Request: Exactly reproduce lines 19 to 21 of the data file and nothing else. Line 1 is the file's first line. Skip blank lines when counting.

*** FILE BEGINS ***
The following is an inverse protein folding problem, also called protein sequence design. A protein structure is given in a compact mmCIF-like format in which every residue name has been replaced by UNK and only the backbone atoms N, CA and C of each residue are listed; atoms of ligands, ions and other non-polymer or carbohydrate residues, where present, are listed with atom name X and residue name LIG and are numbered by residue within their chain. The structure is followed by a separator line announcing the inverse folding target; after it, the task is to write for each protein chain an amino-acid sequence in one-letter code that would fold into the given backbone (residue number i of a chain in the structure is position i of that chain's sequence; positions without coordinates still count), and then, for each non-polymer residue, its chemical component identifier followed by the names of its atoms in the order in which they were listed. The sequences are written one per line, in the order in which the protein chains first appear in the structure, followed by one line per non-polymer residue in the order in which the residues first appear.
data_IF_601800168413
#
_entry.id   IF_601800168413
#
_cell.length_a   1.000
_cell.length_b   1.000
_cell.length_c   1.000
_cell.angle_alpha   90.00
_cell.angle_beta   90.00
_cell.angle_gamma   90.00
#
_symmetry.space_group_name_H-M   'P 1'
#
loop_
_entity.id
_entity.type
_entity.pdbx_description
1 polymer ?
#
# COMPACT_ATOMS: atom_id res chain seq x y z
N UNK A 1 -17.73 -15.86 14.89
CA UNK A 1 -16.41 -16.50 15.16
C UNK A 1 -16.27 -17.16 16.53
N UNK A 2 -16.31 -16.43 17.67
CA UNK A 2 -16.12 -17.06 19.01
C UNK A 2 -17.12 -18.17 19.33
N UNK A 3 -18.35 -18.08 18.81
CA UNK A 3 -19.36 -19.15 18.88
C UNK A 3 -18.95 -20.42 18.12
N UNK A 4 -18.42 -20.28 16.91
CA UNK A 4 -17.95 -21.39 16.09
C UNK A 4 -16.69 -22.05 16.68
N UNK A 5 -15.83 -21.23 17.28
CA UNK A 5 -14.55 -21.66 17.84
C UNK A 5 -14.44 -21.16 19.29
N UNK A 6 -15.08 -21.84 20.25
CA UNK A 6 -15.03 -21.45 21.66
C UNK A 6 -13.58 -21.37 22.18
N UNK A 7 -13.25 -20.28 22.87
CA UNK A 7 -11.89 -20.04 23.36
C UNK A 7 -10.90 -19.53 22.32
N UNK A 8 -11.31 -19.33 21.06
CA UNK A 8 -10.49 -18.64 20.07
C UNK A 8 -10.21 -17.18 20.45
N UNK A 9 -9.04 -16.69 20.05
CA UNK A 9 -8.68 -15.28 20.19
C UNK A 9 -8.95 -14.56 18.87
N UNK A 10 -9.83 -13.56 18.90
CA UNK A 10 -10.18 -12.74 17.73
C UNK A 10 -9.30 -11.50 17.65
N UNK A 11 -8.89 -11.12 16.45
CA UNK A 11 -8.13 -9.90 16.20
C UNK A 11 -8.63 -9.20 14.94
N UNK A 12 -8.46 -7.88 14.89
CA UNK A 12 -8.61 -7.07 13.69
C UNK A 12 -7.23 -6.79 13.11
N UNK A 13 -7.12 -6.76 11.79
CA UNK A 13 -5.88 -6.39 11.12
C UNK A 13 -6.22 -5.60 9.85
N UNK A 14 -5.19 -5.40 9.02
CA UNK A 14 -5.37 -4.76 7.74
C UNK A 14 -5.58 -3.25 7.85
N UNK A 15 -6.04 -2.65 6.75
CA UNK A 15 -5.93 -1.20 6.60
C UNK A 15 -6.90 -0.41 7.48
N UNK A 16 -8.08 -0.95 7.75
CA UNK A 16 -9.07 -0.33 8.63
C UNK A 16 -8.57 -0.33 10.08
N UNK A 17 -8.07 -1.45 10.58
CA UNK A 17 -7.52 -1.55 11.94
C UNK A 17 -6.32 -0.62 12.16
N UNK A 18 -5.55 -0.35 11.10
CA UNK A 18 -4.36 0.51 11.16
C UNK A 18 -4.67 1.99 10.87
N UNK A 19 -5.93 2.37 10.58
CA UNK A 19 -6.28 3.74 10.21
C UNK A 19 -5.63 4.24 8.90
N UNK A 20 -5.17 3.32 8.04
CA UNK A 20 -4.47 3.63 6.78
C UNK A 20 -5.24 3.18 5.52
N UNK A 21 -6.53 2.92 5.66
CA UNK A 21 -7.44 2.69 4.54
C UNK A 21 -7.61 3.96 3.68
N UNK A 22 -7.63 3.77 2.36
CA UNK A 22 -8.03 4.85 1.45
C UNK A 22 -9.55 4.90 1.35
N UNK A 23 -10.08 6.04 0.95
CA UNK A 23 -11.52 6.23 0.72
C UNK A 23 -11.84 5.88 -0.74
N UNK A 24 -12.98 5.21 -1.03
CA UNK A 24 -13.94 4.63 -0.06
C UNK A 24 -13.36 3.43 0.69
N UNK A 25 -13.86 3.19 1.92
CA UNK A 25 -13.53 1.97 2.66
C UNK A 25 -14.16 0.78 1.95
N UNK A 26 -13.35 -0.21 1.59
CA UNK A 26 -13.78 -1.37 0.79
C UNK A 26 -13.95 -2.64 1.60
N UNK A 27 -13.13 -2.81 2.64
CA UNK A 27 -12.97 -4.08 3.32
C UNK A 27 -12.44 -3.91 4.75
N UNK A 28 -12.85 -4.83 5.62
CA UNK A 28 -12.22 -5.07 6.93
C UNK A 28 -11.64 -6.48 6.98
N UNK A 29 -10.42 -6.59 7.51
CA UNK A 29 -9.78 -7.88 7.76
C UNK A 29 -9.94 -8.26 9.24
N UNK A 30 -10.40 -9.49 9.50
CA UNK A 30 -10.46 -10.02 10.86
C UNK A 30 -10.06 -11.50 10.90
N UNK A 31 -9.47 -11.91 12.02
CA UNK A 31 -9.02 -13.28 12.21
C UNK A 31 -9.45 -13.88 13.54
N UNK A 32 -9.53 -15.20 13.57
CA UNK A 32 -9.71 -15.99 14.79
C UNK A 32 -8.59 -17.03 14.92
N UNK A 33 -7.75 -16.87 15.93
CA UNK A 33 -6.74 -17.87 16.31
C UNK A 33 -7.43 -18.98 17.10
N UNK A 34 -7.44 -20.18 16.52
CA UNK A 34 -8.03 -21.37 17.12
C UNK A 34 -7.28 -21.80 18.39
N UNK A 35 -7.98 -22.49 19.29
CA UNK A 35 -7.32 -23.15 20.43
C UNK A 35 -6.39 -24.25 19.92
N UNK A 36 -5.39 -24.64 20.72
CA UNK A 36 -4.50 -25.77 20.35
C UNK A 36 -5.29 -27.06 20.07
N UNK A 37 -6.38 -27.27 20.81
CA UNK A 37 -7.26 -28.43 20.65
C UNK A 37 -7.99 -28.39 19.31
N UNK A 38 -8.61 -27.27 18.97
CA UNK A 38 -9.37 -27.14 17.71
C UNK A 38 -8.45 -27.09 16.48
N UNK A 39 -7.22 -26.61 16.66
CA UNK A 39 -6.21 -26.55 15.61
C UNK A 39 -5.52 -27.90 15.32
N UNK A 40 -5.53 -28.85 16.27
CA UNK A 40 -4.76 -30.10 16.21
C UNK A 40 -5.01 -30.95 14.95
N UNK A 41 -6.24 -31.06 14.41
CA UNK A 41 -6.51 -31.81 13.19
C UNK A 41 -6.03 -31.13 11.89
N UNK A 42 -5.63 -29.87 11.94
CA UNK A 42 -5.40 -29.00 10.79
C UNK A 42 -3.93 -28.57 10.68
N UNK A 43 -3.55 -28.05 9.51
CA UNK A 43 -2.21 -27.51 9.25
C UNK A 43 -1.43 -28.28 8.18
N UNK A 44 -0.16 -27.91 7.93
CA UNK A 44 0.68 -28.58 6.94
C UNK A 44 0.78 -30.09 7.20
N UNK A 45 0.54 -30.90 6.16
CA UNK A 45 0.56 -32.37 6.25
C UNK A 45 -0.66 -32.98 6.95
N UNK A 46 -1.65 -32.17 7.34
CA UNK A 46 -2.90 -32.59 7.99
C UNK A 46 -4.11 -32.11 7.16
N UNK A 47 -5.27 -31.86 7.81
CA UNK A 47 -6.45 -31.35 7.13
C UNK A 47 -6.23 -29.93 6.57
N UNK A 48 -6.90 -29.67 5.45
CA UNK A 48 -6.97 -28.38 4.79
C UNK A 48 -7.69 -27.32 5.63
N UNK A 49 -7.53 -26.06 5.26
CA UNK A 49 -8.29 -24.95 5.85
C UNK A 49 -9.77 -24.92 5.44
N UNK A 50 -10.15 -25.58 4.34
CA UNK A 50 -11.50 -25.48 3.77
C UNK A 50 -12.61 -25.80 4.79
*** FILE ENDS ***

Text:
1 polymer ?
#
# COMPACT_ATOMS: atom_id res chain seq x y z